Ron DeSantis is winning the culture wars
No governor has drawn more national attention than Ron DeSantis of Florida. And since DeSantis is a Republican and in the mold of Donald Trump, that coverage has been decidedly negative.
The topic could be his handling of COVID-19. Or his decision to open businesses and beaches earlier than most other governors. Or vaccine distribution. Or his Parental Rights in Education bill (dubbed the “Don’t Say Gay” bill by Democrats and echoed by many in the press). Or banning most abortions after 15 weeks. Or approving an immigration measure that doesn’t allow state entities to do business with businesses and companies that transport migrant children who crossed the border illegally into Florida. Or signing a proclamation declaring Emma Weyant the true winner of a U.S. national college swimming title after she lost to transgender athlete Lia Thomas.
You can agree or disagree with DeSantis and the Florida legislature on any of these moves, measures and proclamations. What makes the governor popular among his supporters is that he doesn’t appear to give a damn about what the Florida press or the national political media think about how he’s leading his state. He has a plan and principles that appear to be unwavering.
Consider a recent exchange the governor had with WFLA’s Evan Donovan after the reporter referenced “what critics call the ‘Don’t Say Gay’ bill.”
“Does it say that in the bill?” DeSantis shot back, refusing to allow his critics to frame the bill as homophobic. “Does it say that in the bill? I’m asking what’s in the bill because you are pushing false narratives. It doesn’t matter what critics say.”
“It says ‘classroom instruction on sexual identity and gender orientation,’” Donovan replied while leaving out a very key detail.
“For who?” DeSantis retorted. “For grades pre-K through three, no five-year-olds, six-year-olds, seven-year-olds. And the idea that you wouldn’t be honest about that and tell people what it actually says, it’s why people don’t trust people like you because you peddle false narratives. And so we just disabused you of those narratives.”
And that’s true: The bill applies to kids in kindergarten through second grade being taught sexual instruction. Sounds like something that a parent of a kindergartener or first- or second-grader would support.
“Understand, if you are out protesting this bill, you are by definition putting yourself in favor of injecting sexual instruction to 5-, 6- and 7-year-old kids,” DeSantis said during another recent press conference. “I think most people think that’s wrong. I think parents especially think that’s wrong.”
The national press is largely against the bill, and headline after headline refers to it as the “Don’t Say Gay” bill, in an apparent effort to push a false narrative.
Take this framing by NBC News: Its headline read, “Florida Gov. Ron DeSantis signals support for ‘Don’t Say Gay’ bill,” followed by a subhead — “The bill, which would bar the ‘discussion of sexual orientation or gender identity’ in primary schools, passed the Florida Senate Education Committee on Tuesday.”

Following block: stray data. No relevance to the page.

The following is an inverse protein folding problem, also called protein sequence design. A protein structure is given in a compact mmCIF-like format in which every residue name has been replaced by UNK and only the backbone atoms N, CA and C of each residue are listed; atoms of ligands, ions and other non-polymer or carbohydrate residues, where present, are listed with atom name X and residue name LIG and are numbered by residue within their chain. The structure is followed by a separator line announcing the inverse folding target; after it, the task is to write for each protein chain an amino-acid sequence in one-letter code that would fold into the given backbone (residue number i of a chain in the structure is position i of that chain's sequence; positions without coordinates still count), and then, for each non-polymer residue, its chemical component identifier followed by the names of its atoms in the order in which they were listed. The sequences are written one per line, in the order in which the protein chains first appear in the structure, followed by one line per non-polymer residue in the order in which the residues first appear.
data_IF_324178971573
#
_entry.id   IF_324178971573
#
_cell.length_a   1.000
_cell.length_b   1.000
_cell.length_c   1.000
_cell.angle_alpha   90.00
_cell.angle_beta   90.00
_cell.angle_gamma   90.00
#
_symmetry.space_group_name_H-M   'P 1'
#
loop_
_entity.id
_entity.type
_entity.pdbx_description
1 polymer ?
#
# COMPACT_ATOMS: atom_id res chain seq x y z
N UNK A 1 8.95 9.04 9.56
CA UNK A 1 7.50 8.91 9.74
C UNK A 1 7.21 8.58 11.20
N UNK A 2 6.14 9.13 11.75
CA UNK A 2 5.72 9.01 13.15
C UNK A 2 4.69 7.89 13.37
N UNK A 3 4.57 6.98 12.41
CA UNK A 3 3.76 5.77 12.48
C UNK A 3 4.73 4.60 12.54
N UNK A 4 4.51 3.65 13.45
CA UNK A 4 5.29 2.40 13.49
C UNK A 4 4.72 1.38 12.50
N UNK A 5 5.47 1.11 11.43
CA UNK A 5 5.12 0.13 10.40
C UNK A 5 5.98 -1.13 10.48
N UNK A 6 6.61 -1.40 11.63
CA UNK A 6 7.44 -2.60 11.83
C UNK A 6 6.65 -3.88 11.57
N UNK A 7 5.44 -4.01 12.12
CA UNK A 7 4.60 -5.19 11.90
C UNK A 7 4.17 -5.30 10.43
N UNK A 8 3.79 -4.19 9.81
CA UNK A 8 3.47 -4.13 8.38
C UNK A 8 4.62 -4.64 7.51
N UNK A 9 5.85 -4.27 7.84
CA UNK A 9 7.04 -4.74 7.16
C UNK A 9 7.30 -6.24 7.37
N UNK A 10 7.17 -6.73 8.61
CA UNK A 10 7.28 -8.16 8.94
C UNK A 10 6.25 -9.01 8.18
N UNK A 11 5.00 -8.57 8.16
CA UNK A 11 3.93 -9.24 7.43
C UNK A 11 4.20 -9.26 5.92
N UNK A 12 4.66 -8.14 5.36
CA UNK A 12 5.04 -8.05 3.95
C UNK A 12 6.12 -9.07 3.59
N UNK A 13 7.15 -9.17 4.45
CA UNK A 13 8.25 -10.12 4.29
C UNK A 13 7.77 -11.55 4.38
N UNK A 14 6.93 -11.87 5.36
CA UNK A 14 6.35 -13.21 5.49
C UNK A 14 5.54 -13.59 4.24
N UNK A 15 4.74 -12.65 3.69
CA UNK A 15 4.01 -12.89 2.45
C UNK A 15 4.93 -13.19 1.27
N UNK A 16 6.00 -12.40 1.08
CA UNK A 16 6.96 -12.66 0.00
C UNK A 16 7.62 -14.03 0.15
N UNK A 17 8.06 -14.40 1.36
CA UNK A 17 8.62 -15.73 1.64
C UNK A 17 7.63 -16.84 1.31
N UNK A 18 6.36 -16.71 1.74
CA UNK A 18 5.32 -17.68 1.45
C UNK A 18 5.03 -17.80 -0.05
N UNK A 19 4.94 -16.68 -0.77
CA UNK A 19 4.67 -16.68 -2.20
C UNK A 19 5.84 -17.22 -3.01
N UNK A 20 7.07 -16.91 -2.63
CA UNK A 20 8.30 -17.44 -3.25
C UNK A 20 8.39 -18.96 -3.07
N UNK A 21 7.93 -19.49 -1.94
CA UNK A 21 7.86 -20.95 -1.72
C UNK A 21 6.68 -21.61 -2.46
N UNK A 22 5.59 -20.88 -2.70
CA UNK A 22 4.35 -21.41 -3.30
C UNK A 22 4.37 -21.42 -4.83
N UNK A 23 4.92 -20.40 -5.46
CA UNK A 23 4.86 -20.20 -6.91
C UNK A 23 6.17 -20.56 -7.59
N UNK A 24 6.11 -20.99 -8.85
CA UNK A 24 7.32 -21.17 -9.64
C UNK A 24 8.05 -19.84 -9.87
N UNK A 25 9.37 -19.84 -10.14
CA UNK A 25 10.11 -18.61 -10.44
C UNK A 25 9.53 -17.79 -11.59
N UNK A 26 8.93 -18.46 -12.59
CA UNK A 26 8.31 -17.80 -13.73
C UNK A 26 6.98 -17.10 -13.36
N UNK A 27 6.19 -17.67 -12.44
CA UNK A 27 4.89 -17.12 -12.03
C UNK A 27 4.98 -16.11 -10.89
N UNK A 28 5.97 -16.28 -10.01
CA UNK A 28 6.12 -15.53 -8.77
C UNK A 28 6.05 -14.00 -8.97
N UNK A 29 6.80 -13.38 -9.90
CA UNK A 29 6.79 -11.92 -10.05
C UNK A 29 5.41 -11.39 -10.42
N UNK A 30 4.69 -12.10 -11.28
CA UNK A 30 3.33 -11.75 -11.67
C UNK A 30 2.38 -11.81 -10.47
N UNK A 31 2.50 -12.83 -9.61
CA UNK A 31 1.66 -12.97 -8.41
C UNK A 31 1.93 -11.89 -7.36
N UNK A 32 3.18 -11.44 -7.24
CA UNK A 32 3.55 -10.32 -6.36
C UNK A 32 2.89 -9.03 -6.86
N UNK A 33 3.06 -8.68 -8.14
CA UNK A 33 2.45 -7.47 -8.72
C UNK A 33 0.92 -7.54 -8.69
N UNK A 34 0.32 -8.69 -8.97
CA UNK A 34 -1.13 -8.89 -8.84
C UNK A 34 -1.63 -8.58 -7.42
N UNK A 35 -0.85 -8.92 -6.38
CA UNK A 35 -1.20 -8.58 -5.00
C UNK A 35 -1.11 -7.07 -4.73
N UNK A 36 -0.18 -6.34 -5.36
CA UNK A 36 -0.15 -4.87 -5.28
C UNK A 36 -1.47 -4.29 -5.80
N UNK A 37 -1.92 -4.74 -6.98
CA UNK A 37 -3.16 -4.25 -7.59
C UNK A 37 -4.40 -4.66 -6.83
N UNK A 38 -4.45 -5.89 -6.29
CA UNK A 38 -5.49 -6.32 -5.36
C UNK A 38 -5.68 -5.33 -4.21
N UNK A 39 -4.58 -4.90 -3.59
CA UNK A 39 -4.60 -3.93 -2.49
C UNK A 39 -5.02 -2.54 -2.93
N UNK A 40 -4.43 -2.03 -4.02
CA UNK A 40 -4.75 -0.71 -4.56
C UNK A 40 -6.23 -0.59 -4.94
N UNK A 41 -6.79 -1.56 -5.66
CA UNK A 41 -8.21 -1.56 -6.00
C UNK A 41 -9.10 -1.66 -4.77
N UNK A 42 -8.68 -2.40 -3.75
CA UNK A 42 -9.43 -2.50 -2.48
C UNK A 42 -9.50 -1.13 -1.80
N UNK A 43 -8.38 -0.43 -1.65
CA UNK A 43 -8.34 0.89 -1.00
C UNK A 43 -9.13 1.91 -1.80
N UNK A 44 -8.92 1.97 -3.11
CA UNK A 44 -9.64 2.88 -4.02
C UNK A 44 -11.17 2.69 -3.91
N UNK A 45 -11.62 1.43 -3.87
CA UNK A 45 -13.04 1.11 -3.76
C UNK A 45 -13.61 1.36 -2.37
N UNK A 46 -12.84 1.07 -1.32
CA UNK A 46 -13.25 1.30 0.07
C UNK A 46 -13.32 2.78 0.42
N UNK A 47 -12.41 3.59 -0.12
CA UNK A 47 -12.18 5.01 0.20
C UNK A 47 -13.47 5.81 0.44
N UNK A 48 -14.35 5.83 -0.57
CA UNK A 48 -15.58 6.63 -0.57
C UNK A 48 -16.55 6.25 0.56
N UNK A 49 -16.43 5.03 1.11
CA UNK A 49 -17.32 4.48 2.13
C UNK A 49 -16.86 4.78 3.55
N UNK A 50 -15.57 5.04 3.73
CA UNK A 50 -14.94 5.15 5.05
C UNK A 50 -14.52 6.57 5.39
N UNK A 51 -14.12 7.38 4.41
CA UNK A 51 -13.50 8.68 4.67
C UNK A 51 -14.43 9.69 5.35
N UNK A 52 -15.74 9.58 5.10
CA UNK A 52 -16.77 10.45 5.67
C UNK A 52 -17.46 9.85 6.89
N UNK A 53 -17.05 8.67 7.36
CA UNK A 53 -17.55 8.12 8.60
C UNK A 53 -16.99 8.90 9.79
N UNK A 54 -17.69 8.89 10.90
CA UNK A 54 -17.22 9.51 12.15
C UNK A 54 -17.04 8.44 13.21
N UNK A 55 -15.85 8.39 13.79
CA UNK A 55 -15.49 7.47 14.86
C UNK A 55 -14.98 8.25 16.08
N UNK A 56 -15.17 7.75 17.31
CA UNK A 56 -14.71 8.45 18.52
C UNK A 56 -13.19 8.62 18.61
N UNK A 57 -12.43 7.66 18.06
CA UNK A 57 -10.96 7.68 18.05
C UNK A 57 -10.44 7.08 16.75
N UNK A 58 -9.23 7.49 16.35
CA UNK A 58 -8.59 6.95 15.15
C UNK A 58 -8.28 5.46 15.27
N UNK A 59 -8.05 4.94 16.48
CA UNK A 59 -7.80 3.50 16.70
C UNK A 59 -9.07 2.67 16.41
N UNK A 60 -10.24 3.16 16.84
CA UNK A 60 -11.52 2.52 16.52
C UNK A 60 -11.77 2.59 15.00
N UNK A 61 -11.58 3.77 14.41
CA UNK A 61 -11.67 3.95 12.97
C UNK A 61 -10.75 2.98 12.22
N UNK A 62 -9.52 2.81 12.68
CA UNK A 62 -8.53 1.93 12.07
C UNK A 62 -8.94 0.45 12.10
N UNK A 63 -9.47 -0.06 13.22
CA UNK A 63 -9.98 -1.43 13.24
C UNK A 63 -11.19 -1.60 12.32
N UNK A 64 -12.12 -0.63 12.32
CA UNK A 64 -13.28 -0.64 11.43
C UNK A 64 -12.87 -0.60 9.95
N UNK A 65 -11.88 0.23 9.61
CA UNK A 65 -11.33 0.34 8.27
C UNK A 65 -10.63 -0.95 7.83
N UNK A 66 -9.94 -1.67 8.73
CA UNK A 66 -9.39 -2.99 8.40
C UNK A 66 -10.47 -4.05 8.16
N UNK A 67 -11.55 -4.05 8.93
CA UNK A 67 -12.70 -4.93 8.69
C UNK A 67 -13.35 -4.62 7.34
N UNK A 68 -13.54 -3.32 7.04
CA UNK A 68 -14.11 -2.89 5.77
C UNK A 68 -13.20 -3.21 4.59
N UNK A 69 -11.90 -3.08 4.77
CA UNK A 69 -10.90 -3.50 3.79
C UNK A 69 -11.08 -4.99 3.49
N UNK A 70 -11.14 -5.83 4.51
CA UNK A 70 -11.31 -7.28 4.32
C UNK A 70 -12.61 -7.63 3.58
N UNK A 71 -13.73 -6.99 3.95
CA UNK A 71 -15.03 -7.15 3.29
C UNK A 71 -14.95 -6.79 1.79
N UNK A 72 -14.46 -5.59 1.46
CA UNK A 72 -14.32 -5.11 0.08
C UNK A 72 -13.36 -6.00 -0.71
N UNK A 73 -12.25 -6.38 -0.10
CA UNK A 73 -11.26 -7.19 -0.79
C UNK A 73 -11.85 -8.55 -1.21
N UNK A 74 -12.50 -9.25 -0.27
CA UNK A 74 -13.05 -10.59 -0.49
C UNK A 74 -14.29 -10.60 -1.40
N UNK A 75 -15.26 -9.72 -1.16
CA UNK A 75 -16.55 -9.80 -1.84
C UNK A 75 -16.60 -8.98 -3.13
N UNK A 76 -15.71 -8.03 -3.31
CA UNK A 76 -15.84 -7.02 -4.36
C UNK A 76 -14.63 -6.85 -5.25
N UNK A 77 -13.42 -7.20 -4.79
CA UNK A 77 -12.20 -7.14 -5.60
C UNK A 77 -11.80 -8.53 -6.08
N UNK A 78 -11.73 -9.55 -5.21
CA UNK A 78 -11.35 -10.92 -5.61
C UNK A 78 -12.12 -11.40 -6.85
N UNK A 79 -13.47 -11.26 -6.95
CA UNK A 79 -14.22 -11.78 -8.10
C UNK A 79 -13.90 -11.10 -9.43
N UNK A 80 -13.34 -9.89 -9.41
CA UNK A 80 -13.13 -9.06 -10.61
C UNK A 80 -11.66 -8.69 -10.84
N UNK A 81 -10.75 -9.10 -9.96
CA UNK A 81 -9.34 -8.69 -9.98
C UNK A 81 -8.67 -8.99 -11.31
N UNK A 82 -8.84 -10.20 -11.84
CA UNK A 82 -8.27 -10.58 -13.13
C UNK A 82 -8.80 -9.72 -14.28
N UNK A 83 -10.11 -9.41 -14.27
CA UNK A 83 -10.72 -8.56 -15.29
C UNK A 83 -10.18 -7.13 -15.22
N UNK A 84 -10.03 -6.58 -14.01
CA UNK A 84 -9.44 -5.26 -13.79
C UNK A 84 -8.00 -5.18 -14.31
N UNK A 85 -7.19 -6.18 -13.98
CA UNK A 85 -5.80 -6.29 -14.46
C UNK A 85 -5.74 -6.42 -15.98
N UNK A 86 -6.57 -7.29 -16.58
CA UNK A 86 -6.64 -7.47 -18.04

The headline itself was misleading, because that’s not what the bill is called; it’s what critics call it. And the story itself, which wasn’t an opinion piece, never once mentioned DeSantis’s main point — that the bill bars sexual instruction to 5-, 6- and 7-year-old kids.
Why omit that crucial element of the legislation? Unless, of course, a narrative is being peddled.
Despite all the negative press, Florida voters support the bill as it pertains to “banning the teaching of sexual orientation and gender identity from kindergarten through third grade” by a solid margin. Per recent Quinnipiac polling, 51 percent of voters there support it while just 35 percent oppose and 15 percent have no opinion.
Overall, DeSantis is leading his Democratic challengers in this year’s governor’s race.
If Charlie Crist captures the Democratic nomination in Florida, DeSantis would beat him 55 percent to 34 percent if the election were held today, according to a poll released by the Public Opinion Research Lab at University of North Florida. If matched up against Nikki Fried, Desantis has a 55 percent to 32 percent lead. Other polls also show DeSantis comfortably ahead.
Overall, DeSantis, an Iraq War veteran and Harvard Law graduate, sits at 54 percent while President Biden is at 39 approval in Florida.
He’ll almost certainly win in November to capture a second term as governor, which could serve as a springboard to a 2024 presidential run.
When 2024 rolls around, Donald Trump will be 78 years old; DeSantis will be 45.
A recent CPAC straw poll showed Trump winning the nomination easily, with 61 percent of the vote. DeSantis was second with 28 percent, up 7 points from last year. No other candidate got more than 2 percent.
But if Trump doesn’t run, DeSantis gets 61 percent of the vote. His next-nearest potential competitors, Donald Trump Jr. and Mike Pompeo, each get 6 percent.
Ron DeSantis is a culture warrior, just as Trump was before him. His positions may be unpopular with Democrats and the press — but if Florida is an indication of sentiment in other swing states, such as Georgia, Arizona, Nevada, Michigan, Pennsylvania and Ohio, this will serve him very well if he becomes 2024 GOP nominee.
Joe Concha is a media and politics columnist.